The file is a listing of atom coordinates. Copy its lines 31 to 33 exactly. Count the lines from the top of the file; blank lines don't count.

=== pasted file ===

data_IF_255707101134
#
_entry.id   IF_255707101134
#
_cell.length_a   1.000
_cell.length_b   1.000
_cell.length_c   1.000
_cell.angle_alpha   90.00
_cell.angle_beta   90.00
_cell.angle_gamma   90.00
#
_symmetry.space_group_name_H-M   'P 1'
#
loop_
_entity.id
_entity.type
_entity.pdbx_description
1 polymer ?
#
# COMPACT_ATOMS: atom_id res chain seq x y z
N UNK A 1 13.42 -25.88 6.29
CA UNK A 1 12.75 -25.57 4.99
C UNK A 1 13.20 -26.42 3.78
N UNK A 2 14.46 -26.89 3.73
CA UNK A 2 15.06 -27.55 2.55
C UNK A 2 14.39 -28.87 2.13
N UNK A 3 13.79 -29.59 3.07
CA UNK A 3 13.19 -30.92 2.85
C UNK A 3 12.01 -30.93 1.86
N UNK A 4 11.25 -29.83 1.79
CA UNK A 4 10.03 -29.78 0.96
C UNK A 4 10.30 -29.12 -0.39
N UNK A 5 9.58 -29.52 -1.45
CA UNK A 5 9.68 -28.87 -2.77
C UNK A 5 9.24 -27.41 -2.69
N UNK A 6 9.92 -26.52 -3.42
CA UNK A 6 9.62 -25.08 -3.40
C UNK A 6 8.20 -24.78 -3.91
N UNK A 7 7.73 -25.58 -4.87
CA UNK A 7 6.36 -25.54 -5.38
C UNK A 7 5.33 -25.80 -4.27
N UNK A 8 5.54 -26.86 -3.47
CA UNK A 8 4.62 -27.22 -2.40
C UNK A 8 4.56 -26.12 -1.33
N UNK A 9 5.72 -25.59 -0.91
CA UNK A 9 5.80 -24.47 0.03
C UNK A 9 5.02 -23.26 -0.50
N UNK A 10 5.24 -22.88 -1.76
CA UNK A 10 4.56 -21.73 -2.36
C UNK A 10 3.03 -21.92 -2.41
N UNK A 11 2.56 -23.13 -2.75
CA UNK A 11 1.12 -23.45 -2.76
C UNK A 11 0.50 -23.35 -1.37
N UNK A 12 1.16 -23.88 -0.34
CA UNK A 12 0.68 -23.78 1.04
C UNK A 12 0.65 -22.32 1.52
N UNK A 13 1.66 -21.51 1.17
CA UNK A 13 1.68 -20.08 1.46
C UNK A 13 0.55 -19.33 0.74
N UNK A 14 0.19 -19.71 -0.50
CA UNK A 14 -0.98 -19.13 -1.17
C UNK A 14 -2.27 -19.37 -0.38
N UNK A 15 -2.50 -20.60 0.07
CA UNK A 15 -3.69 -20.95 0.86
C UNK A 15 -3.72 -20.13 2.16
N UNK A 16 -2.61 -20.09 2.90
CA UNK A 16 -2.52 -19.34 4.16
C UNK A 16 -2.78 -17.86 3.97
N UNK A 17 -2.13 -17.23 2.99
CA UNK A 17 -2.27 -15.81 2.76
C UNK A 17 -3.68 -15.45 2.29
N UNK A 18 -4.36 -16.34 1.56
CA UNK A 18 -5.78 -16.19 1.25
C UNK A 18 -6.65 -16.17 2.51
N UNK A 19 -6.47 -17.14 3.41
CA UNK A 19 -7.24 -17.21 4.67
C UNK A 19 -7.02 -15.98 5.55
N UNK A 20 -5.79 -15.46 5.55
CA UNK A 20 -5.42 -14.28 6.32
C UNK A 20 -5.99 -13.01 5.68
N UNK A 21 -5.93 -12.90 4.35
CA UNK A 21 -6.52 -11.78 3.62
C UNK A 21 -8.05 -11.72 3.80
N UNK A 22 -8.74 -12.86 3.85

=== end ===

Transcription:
CA UNK A 4 10.03 -29.78 0.96
C UNK A 4 10.30 -29.12 -0.39
N UNK A 5 9.58 -29.52 -1.45